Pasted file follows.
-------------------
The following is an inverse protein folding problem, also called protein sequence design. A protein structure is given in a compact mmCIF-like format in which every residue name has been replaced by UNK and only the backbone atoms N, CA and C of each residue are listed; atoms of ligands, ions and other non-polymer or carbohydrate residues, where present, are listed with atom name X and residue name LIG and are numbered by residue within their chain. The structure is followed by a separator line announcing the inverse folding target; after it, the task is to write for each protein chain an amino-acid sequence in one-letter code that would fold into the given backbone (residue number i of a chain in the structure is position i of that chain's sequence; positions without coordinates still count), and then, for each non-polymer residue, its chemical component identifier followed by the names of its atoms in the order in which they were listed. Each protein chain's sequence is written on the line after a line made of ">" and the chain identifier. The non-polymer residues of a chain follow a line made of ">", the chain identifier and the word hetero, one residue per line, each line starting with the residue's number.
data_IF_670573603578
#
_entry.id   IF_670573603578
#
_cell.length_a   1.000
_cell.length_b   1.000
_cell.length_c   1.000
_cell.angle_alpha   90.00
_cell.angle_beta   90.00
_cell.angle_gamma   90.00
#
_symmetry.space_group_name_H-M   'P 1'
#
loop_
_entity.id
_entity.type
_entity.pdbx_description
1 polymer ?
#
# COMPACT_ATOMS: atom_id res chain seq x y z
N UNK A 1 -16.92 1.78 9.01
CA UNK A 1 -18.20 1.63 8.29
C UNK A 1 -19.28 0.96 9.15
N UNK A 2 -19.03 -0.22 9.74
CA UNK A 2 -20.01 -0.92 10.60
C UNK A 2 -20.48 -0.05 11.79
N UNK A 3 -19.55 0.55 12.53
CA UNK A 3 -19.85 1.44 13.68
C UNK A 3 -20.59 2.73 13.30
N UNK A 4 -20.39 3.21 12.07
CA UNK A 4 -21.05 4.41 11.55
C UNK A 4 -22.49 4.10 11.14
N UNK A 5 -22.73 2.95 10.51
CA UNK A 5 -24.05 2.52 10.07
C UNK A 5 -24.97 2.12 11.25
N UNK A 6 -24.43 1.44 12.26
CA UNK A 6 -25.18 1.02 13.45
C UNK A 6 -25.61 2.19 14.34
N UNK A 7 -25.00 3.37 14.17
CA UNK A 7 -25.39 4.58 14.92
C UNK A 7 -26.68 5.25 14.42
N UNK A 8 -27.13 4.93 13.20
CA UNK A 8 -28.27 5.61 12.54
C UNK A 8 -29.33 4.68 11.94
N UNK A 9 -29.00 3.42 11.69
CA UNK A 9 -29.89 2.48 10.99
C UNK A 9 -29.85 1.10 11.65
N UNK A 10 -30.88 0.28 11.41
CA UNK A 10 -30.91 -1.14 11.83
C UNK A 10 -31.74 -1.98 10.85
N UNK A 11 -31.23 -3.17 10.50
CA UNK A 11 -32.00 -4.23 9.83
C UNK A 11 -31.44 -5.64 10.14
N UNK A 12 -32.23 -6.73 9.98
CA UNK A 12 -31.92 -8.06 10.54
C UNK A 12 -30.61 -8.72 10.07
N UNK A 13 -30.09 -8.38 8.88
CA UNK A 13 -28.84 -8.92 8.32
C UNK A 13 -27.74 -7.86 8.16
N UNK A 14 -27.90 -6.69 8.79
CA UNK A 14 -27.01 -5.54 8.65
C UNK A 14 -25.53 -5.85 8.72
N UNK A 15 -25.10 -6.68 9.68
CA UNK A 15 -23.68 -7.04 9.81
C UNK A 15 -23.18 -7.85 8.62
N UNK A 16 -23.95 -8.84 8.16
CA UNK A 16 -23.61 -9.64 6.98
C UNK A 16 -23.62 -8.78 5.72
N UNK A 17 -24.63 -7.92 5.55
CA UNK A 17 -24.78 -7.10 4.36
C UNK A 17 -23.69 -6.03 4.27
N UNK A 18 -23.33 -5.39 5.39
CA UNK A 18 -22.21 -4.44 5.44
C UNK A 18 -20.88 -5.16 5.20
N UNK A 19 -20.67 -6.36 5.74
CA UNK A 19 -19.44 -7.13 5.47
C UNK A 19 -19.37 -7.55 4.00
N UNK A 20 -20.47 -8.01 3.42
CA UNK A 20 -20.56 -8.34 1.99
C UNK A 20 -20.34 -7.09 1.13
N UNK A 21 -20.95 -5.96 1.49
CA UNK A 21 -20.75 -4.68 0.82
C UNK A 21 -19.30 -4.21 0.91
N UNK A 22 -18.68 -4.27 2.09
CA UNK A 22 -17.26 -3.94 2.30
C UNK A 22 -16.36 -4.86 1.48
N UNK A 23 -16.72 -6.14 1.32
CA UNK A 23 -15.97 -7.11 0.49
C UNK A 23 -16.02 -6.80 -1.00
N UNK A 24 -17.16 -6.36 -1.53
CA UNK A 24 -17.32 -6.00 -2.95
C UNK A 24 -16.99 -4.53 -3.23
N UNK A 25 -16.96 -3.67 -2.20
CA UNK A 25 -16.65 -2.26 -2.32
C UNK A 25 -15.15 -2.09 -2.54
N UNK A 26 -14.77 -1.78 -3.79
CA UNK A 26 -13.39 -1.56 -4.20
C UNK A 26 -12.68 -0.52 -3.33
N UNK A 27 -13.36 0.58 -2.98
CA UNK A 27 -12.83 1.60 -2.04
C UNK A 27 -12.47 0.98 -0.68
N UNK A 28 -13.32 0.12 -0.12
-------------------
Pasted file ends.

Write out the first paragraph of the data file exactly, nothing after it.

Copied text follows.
The following is an inverse protein folding problem, also called protein sequence design. A protein structure is given in a compact mmCIF-like format in which every residue name has been replaced by UNK and only the backbone atoms N, CA and C of each residue are listed; atoms of ligands, ions and other non-polymer or carbohydrate residues, where present, are listed with atom name X and residue name LIG and are numbered by residue within their chain. The structure is followed by a separator line announcing the inverse folding target; after it, the task is to write for each protein chain an amino-acid sequence in one-letter code that would fold into the given backbone (residue number i of a chain in the structure is position i of that chain's sequence; positions without coordinates still count), and then, for each non-polymer residue, its chemical component identifier followed by the names of its atoms in the order in which they were listed. Each protein chain's sequence is written on the line after a line made of ">" and the chain identifier. The non-polymer residues of a chain follow a line made of ">", the chain identifier and the word hetero, one residue per line, each line starting with the residue's number.